When I began this post last Spring, I was surrounded by a delicious selection of greenery when inside my little bungalow. It warms the soul and keeps my values in check. Thank you, Earth.
And because I am grateful of all that our mother earth has to offer, I try to make beauty from the things I would otherwise throw away. If you have read my previous posts, you know I fancy hand painted papers. I want to share an art experience that I introduced to my third and fourth graders recently.
I wanted to keep the focus on color mixing and less on creating a composition so we used the primary colors and white to create a large selection of color swatches painted on newspaper rectangles.
Then we cut a small selection of color choices into strips and covered paper towel roll slices in blocks of color. Details were collaged over the basic rectangular blocks. Negative shapes were saved and used as well.
Holes were punched on the ends of the cut slice of paper towel roll and ribbon was looped through for an easy tie.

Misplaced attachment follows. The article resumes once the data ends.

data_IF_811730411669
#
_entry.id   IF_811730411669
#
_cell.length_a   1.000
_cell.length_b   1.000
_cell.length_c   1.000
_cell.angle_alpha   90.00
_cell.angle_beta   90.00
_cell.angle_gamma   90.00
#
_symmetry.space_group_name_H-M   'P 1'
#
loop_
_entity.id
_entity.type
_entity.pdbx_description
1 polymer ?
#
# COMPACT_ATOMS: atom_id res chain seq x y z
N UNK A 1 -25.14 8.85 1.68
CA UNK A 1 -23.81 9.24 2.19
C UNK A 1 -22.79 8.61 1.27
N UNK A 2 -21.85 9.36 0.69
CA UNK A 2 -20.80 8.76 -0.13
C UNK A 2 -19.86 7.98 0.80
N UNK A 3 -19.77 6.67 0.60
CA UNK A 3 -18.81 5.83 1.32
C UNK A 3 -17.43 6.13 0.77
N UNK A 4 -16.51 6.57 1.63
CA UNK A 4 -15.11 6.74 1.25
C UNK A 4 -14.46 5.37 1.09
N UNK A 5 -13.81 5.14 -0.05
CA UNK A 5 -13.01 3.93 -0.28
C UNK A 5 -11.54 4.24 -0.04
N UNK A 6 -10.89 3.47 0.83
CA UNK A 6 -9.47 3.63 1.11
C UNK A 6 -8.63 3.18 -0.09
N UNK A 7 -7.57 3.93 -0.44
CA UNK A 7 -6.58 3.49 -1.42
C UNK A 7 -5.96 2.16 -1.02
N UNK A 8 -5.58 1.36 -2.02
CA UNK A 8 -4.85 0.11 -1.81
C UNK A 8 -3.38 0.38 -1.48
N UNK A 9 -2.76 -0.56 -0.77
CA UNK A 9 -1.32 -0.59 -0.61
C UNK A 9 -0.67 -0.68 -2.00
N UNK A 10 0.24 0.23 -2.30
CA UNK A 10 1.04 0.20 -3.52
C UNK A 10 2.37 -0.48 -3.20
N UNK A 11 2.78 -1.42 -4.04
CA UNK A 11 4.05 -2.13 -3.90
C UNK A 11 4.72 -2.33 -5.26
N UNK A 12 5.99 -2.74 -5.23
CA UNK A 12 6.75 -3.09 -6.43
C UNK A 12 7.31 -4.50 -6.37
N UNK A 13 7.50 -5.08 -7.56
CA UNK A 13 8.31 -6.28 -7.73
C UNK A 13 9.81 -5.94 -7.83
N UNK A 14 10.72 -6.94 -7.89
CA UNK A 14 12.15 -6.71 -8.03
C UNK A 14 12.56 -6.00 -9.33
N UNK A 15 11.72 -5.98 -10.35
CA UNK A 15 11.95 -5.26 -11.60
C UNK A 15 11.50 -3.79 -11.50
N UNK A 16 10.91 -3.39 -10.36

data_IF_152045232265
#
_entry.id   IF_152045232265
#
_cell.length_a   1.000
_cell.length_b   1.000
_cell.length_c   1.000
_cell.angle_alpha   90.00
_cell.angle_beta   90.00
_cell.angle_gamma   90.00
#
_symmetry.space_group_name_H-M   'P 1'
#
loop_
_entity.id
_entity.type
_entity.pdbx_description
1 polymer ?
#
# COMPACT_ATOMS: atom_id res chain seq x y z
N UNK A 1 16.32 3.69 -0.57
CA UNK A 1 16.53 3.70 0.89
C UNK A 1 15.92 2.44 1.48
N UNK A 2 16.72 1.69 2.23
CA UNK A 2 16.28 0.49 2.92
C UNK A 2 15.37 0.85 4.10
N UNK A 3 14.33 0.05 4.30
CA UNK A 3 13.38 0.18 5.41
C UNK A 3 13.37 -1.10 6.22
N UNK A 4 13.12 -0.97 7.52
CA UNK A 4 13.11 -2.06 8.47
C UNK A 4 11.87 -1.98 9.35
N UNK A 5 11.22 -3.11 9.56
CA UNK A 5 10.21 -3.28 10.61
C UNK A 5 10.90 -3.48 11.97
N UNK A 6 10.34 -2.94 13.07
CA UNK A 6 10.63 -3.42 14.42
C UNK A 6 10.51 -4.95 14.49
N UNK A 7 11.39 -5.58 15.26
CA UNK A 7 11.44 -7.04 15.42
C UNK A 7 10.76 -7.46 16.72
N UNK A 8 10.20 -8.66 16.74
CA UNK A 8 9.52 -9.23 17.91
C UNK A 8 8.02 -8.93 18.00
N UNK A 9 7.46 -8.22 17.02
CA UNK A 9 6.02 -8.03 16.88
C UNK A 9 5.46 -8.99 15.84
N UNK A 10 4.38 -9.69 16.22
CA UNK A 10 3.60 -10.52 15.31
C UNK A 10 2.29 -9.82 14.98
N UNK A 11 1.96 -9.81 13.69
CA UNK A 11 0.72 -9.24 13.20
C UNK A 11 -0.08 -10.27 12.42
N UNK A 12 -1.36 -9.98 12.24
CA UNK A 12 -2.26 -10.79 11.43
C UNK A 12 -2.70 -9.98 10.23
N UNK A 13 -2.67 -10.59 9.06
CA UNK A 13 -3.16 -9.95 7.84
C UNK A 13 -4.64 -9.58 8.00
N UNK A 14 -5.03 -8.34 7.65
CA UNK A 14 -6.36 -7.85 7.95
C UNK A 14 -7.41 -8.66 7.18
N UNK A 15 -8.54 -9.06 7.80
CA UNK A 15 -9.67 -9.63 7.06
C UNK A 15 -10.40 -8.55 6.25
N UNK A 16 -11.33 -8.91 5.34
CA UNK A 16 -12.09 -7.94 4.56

Make your, or someone else’s, wrist smile soon! -MJ
“Take Harlems heartbeat, make a drumbeat.
Put it on a record, let it whirl!”
Visit an informative and fun interactive site at MetMedia. Listen to the sounds that inspired Romare, discover the hip artists he grew up around.
We were first introduced to Romare Bearden through a picture book inspired by his life titled “Me and Uncle Romie” by Claire Hartfield. “The Block” is also a rich text that poetically places the collages of Romare Bearden alongside poems by Langston Hughes. I read aloud the poetry to students or have them perform it for the class, then ask them to search for visuals within his mural sized collage that illustrate the terms, sounds and visuals they hear.
Students utilized their knowledge of paper collage to construct a selection of urban buildings. These were then collaged to a colored background and accordion folded for a 3-D effect.
Writing poetry about urban experiences would be a great way to incorporate literacy into this rich art making experience and bring it full circle in connection with the era in which Romare lived and prospered as an artist.